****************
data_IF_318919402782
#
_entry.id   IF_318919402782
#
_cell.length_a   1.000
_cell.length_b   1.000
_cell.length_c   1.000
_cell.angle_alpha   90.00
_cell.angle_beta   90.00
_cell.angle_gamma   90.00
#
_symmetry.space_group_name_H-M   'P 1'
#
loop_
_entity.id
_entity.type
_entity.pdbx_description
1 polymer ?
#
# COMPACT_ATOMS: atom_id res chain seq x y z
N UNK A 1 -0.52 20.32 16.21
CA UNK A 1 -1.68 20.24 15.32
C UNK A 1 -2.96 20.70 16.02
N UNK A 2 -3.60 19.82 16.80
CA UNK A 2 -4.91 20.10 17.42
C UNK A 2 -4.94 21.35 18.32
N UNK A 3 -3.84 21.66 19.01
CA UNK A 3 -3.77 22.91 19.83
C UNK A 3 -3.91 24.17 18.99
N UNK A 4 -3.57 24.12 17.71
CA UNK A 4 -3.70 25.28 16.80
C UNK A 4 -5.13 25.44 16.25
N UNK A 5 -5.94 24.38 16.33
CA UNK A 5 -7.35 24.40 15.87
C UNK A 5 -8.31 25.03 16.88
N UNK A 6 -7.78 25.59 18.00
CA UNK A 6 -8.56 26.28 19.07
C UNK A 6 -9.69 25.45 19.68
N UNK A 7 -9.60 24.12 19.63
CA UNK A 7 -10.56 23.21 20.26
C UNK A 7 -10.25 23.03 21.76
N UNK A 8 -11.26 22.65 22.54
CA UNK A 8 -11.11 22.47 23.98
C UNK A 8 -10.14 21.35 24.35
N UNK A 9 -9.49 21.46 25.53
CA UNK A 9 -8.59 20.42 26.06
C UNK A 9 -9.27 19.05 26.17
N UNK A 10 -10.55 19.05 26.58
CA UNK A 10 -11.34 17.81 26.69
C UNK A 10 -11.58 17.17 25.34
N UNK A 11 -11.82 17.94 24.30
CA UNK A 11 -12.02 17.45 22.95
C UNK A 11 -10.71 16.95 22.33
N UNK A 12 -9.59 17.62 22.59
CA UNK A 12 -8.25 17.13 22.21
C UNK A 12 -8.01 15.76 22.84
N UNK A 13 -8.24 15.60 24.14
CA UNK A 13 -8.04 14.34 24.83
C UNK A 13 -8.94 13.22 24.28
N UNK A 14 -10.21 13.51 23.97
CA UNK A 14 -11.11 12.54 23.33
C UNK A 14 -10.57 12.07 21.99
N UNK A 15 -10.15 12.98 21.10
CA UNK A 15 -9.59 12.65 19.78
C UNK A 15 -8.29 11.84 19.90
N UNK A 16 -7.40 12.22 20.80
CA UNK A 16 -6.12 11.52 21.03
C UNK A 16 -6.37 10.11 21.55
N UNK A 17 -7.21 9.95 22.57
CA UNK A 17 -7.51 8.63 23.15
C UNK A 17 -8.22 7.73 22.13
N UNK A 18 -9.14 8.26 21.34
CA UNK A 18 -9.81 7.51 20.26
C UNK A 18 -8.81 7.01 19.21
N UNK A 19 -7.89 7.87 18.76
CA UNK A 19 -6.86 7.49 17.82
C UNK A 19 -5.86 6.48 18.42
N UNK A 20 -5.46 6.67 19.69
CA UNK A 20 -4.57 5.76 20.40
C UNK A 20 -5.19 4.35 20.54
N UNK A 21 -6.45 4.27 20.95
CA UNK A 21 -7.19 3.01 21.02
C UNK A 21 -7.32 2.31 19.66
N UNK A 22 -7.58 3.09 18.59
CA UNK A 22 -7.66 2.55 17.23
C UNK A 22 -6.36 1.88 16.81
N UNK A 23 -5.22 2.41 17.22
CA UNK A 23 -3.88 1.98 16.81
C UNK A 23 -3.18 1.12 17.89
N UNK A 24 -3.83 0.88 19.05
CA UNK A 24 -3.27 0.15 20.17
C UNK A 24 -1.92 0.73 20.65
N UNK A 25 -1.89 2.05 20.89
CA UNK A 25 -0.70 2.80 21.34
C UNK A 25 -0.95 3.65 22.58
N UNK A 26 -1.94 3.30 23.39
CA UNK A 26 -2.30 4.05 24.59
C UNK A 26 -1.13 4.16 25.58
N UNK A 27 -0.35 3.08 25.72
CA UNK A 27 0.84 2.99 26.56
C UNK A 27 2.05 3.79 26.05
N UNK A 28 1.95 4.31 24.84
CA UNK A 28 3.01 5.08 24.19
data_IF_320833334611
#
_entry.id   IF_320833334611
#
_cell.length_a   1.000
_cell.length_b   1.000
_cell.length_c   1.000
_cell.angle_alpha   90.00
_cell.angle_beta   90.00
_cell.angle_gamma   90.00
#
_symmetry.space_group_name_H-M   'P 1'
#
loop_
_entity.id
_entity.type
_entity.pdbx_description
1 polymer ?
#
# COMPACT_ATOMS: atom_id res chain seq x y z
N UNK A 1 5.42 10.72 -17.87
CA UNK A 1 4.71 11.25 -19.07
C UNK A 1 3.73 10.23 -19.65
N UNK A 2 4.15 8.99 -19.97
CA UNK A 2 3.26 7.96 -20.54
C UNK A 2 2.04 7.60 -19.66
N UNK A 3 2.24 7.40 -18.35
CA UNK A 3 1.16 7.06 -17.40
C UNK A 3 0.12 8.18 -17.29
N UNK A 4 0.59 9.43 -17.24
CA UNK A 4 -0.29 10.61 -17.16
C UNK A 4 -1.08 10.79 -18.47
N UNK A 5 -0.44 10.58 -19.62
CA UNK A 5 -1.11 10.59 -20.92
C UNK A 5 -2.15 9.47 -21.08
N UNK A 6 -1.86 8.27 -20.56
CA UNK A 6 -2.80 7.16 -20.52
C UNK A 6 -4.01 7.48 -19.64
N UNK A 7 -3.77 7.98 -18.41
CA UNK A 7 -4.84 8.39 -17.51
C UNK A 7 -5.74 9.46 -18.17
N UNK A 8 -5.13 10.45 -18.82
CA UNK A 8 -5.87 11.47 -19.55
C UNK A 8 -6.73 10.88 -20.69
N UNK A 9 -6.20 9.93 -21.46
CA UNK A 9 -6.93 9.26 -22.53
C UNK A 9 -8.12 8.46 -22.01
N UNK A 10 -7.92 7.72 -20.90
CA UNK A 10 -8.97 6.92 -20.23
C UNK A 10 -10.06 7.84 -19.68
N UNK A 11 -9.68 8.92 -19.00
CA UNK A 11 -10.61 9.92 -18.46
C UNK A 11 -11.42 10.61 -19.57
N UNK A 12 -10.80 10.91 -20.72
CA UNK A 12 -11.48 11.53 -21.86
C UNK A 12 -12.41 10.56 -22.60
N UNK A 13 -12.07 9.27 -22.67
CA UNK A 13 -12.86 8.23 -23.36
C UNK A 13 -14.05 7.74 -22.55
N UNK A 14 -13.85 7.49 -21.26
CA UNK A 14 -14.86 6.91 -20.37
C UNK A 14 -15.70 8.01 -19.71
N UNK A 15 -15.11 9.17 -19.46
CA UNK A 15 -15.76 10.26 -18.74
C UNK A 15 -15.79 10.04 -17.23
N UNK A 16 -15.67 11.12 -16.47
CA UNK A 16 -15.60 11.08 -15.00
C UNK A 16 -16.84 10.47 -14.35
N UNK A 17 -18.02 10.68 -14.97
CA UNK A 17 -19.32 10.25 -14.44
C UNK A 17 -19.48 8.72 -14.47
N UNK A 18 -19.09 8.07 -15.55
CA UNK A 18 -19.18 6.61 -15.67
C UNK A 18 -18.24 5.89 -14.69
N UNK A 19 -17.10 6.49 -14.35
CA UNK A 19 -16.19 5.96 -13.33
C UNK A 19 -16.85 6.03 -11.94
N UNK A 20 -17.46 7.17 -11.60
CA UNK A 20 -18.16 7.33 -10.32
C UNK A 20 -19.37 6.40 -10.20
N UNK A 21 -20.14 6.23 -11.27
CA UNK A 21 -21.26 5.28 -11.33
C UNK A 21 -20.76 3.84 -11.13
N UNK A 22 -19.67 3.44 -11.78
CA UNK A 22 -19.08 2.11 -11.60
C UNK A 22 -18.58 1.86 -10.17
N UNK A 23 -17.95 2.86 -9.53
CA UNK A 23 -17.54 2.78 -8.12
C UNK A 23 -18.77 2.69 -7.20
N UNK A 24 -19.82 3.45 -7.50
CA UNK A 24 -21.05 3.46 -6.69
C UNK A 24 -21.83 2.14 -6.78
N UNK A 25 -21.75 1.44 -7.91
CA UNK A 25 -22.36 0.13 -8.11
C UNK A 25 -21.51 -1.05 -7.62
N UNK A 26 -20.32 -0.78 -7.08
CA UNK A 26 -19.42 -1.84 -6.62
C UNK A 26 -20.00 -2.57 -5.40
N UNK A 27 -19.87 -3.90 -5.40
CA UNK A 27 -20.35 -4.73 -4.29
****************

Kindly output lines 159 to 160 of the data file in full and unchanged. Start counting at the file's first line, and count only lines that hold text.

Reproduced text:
C UNK A 12 -12.41 10.56 -22.60
N UNK A 13 -12.07 9.27 -22.67